I was on a bike ride the other day with the kids and we stopped to try and catch some frogs at a local pond.
As I checked my phone for the hundredth time during the ten minutes we were there...my phone slipped out of my hand, bounced off a rock, and quickly disappeared into the depths of the murky water.
After talking myself out of jumping in (if I was alone, I was definitely water bound) panic ensued…
How was I going to talk to my team?
How was I going to be accessible to clients?
How was I going to know and be able to respond the exact second an email came in?
I quickly realized that my addiction to this little device and being ‘plugged in’ was out of control!
A few hours later, after the panic subsided, a beautiful thing happened…
I became PRESENT! Crazy, I know.
My kids could talk to me without having to share me with my phone. I could stay focused in a conversation with my wife without feeling the urge to answer the text I just got.
I had no idea how connected and distracted I had become!
That got me thinking...
If I noticed the impact my phone addiction was having with my family in a matter of hours, how was the phone impacting the way I interacted with my team at work all day long? How was it impacting the way my managers were interacting with their teams? And so on.
I decided to make 3 changes that have had a huge impact on removing unnecessary distractions and a lot of potential inefficiency when managing my team.
No Devices in Meetings
Similar to myself, I noticed that my team was also quick to pull out their phones to check an email when their phones buzzed.
So, we decided to try something new – no using devices during meetings. It is fine to bring a computer, phone, etc into a meeting but it has to be neutralized. No email. No texts. No rings or vibrations. No exceptions!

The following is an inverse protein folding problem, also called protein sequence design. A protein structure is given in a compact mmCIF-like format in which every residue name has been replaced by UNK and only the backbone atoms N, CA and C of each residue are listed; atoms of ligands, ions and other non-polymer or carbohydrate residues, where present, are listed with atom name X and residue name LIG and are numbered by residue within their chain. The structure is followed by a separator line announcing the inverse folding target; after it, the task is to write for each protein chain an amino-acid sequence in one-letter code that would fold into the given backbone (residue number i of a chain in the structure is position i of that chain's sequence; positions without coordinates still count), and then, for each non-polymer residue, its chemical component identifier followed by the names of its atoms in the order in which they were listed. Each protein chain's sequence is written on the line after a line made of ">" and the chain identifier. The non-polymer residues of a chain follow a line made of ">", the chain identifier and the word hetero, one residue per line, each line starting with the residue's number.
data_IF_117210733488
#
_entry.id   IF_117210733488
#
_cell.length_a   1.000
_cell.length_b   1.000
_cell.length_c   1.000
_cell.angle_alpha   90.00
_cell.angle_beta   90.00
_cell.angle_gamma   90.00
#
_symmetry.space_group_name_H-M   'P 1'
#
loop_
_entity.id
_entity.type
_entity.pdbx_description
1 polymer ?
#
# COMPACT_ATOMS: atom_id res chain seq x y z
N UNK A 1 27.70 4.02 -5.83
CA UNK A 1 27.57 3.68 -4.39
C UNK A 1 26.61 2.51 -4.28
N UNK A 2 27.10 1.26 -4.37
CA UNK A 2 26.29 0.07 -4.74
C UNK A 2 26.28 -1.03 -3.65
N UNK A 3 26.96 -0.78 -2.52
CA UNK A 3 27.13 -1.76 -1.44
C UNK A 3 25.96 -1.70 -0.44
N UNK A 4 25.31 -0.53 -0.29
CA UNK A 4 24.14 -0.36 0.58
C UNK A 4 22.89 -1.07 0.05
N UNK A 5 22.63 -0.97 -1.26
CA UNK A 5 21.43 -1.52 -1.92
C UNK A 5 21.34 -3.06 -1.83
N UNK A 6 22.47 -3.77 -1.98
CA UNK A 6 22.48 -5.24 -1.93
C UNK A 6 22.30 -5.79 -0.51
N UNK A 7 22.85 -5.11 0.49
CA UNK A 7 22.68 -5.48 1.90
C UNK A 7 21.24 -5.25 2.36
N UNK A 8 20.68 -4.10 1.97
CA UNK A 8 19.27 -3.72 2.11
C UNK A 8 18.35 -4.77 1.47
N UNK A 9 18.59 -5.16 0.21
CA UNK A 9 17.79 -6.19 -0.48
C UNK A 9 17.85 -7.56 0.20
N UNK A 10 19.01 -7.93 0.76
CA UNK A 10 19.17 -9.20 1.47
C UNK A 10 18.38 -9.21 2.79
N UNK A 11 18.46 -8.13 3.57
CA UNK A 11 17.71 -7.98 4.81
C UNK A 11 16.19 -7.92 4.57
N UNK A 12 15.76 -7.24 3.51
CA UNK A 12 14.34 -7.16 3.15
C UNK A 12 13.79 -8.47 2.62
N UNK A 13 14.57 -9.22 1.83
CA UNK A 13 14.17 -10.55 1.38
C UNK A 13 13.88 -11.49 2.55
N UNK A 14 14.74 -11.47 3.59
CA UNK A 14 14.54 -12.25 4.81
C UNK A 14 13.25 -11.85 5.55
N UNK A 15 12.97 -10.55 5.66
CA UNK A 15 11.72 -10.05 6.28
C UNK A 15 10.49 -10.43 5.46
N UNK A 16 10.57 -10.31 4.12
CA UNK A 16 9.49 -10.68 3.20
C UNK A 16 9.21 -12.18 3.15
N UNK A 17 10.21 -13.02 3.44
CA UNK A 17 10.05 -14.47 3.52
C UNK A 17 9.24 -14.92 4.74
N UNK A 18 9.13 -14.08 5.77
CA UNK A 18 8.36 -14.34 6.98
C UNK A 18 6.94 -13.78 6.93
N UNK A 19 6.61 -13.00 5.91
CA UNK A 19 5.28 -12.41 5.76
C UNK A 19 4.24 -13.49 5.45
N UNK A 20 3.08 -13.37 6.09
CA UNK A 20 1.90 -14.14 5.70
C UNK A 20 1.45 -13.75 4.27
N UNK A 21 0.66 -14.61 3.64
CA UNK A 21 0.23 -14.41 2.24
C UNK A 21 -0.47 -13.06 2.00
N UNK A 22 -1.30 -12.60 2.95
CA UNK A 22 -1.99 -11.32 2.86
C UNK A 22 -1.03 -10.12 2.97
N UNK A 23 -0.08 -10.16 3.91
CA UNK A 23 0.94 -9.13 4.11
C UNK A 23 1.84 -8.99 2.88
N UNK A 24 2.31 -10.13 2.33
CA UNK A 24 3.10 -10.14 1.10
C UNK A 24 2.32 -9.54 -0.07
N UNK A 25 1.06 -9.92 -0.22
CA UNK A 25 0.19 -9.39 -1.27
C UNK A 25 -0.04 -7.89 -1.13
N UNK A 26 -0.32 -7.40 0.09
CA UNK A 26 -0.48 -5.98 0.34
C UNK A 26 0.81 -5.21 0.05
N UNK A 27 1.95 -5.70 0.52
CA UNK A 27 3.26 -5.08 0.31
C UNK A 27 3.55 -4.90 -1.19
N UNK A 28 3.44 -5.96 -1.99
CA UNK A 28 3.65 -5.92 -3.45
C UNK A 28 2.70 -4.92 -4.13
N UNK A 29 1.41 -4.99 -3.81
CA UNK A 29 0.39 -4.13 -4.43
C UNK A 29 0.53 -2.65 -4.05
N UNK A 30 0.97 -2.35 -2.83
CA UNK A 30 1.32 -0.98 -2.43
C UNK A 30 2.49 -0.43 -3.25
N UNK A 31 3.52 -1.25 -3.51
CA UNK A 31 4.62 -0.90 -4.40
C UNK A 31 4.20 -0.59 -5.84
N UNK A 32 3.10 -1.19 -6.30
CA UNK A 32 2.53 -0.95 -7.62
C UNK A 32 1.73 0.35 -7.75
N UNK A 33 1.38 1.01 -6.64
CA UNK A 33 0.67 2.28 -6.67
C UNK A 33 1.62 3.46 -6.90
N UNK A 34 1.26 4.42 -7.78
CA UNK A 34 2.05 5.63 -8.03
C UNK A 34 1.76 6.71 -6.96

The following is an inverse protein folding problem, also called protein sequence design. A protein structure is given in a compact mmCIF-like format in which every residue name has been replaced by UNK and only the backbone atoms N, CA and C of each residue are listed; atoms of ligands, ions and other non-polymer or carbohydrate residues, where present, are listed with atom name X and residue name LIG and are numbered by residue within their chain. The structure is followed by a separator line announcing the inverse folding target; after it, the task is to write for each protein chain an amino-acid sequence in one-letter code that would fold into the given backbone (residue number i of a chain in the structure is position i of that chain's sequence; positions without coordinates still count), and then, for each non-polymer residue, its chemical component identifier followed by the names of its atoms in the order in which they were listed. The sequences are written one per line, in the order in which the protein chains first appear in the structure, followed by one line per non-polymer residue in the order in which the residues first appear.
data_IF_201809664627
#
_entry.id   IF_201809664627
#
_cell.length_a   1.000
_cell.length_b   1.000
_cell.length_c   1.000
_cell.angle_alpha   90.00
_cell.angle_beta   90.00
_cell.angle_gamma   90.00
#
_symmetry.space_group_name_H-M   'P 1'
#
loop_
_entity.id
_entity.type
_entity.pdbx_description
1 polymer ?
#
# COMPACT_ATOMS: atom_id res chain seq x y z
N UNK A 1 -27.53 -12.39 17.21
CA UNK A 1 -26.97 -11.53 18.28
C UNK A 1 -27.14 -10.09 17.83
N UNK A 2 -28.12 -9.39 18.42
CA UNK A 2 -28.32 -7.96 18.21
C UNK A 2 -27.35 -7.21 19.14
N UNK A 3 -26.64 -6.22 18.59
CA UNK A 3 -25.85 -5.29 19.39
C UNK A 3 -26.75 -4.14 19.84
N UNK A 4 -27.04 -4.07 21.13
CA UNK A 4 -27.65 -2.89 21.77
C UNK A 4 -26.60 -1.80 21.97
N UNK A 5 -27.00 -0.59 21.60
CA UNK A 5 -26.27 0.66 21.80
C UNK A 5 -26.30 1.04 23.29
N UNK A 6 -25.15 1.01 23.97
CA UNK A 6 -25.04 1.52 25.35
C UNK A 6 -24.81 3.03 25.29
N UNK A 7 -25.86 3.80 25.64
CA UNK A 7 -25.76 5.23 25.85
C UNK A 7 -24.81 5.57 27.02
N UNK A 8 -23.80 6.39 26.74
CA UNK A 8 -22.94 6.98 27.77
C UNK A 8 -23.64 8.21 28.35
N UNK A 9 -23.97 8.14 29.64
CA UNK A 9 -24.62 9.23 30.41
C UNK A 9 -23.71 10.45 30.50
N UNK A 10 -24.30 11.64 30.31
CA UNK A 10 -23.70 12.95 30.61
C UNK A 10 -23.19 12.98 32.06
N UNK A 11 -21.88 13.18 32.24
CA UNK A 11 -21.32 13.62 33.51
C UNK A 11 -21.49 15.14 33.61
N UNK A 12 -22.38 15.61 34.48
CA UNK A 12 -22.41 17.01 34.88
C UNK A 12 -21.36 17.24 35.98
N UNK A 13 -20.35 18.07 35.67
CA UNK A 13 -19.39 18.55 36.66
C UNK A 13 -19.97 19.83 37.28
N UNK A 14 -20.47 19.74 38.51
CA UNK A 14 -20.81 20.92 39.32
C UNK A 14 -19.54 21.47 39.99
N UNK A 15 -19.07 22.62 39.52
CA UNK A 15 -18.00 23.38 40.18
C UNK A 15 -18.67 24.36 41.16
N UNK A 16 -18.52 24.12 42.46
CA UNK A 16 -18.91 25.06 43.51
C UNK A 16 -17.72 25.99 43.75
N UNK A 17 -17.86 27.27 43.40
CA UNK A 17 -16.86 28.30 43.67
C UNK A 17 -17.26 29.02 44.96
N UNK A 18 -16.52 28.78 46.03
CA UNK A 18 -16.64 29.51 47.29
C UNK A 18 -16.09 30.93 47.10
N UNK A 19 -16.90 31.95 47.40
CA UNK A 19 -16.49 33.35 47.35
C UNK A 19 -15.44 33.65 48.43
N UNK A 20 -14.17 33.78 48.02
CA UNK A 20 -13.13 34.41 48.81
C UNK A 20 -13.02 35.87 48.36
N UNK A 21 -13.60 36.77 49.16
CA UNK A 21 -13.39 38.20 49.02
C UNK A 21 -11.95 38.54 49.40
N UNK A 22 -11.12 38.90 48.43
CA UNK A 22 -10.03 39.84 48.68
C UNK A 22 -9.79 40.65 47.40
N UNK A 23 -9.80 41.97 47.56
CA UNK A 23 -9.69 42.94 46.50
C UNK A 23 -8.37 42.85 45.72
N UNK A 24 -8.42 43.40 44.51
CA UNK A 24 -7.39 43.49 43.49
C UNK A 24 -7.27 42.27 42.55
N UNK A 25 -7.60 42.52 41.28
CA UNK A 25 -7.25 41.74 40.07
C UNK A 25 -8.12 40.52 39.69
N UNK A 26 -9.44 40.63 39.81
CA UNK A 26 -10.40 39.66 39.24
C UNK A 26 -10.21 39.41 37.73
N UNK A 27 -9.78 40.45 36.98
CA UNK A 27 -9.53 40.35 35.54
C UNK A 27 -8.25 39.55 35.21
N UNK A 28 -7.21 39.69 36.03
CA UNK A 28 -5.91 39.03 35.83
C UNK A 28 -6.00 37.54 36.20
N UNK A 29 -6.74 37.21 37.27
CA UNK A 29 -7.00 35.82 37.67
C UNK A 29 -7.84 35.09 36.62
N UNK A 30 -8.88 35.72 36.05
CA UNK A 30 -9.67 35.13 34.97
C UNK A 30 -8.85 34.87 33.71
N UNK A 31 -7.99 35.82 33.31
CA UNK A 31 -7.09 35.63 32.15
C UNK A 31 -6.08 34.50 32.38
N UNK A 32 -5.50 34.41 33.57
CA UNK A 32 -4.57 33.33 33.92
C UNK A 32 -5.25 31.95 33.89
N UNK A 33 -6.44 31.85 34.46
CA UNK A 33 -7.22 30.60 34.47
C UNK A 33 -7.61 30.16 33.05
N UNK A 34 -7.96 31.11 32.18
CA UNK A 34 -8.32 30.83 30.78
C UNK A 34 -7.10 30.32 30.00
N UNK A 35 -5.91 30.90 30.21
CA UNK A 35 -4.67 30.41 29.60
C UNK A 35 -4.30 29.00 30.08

Not surprisingly, everyone became much more locked in on the task at hand. Meeting productivity went up and time spent in meetings went down! Win, win.
Listen AND Understand
Listening is only half of the equation and it’s easy to kinda, sorta be listening and also be thinking about that email that just came in. That doesn’t really work though.
I did two things to fix this. First, I started asking direct, specific questions to make sure I understood the details of the conversation. If I couldn’t do that then I knew I wasn’t paying close enough attention and needed to refocus.
Second, I began summarizing what I was hearing at the end of a conversation and asking a question to check my understanding. Sounds silly, but it forced me to lock in, helped with overall information retention, and showed the other person that I was truly present for the conversation.
Think First, Google Second
Google has done an amazing job attempting to think for many of us. When unsure of an answer, I often find myself googling for recommendations.
With no phone, I was forced to actually spend more than five seconds thinking of an answer. In doing so, I was much more creative and came up with great solutions that I may have otherwise missed.
Don’t get me wrong – Google and other forms of tech are incredible resources but they should be used to augment our personal computing power not replace it.
Now, I actively try to think first and google second.